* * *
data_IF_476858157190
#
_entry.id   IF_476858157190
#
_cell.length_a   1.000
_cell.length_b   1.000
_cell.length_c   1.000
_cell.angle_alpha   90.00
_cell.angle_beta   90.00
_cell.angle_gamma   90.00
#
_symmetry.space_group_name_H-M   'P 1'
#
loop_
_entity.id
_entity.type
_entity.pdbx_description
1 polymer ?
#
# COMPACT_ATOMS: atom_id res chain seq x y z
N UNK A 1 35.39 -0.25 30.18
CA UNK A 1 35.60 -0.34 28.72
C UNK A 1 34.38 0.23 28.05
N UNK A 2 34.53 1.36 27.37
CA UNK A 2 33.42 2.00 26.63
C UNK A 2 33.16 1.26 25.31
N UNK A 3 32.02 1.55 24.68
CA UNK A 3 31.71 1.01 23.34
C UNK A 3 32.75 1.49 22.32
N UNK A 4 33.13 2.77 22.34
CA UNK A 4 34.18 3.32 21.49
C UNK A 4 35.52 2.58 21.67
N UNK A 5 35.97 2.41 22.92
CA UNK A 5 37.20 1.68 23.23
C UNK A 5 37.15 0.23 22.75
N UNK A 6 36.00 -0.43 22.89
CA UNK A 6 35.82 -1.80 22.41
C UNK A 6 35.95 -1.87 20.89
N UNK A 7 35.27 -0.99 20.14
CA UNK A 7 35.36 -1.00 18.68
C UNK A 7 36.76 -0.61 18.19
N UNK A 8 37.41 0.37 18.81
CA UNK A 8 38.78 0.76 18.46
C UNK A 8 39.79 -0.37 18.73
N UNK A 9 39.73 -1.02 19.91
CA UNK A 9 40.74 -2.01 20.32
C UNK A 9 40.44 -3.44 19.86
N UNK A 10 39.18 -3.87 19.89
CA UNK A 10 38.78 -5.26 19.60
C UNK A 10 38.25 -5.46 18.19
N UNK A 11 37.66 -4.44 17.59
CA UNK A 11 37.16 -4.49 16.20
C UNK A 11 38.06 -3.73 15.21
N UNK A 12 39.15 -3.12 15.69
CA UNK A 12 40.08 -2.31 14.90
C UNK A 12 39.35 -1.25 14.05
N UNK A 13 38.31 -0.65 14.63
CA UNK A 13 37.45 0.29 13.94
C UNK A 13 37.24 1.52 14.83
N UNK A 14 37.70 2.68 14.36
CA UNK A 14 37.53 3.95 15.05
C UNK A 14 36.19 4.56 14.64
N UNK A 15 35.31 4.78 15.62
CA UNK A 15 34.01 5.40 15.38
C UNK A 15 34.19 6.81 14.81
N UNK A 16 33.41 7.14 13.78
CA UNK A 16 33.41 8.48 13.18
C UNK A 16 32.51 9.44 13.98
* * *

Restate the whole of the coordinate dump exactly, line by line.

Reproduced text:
data_IF_476858157190
#
_entry.id   IF_476858157190
#
_cell.length_a   1.000
_cell.length_b   1.000
_cell.length_c   1.000
_cell.angle_alpha   90.00
_cell.angle_beta   90.00
_cell.angle_gamma   90.00
#
_symmetry.space_group_name_H-M   'P 1'
#
loop_
_entity.id
_entity.type
_entity.pdbx_description
1 polymer ?
#
# COMPACT_ATOMS: atom_id res chain seq x y z
N UNK A 1 35.39 -0.25 30.18
CA UNK A 1 35.60 -0.34 28.72
C UNK A 1 34.38 0.23 28.05
N UNK A 2 34.53 1.36 27.37
CA UNK A 2 33.42 2.00 26.63
C UNK A 2 33.16 1.26 25.31
N UNK A 3 32.02 1.55 24.68
CA UNK A 3 31.71 1.01 23.34
C UNK A 3 32.75 1.49 22.32
N UNK A 4 33.13 2.77 22.34
CA UNK A 4 34.18 3.32 21.49
C UNK A 4 35.52 2.58 21.67
N UNK A 5 35.97 2.41 22.92
CA UNK A 5 37.20 1.68 23.23
C UNK A 5 37.15 0.23 22.75
N UNK A 6 36.00 -0.43 22.89
CA UNK A 6 35.82 -1.80 22.41
C UNK A 6 35.95 -1.87 20.89
N UNK A 7 35.27 -0.99 20.14
CA UNK A 7 35.36 -1.00 18.68
C UNK A 7 36.76 -0.61 18.19
N UNK A 8 37.41 0.37 18.81
CA UNK A 8 38.78 0.76 18.46
C UNK A 8 39.79 -0.37 18.73
N UNK A 9 39.73 -1.02 19.91
CA UNK A 9 40.74 -2.01 20.32
C UNK A 9 40.44 -3.44 19.86
N UNK A 10 39.18 -3.87 19.89
CA UNK A 10 38.78 -5.26 19.60
C UNK A 10 38.25 -5.46 18.19
N UNK A 11 37.66 -4.44 17.59
CA UNK A 11 37.16 -4.49 16.20
C UNK A 11 38.06 -3.73 15.21
N UNK A 12 39.15 -3.12 15.69
CA UNK A 12 40.08 -2.31 14.90
C UNK A 12 39.35 -1.25 14.05
N UNK A 13 38.31 -0.65 14.63
CA UNK A 13 37.45 0.29 13.94
C UNK A 13 37.24 1.52 14.83
N UNK A 14 37.70 2.68 14.36
CA UNK A 14 37.53 3.95 15.05
C UNK A 14 36.19 4.56 14.64
N UNK A 15 35.31 4.78 15.62
CA UNK A 15 34.01 5.40 15.38
C UNK A 15 34.19 6.81 14.81
N UNK A 16 33.41 7.14 13.78
CA UNK A 16 33.41 8.48 13.18
C UNK A 16 32.51 9.44 13.98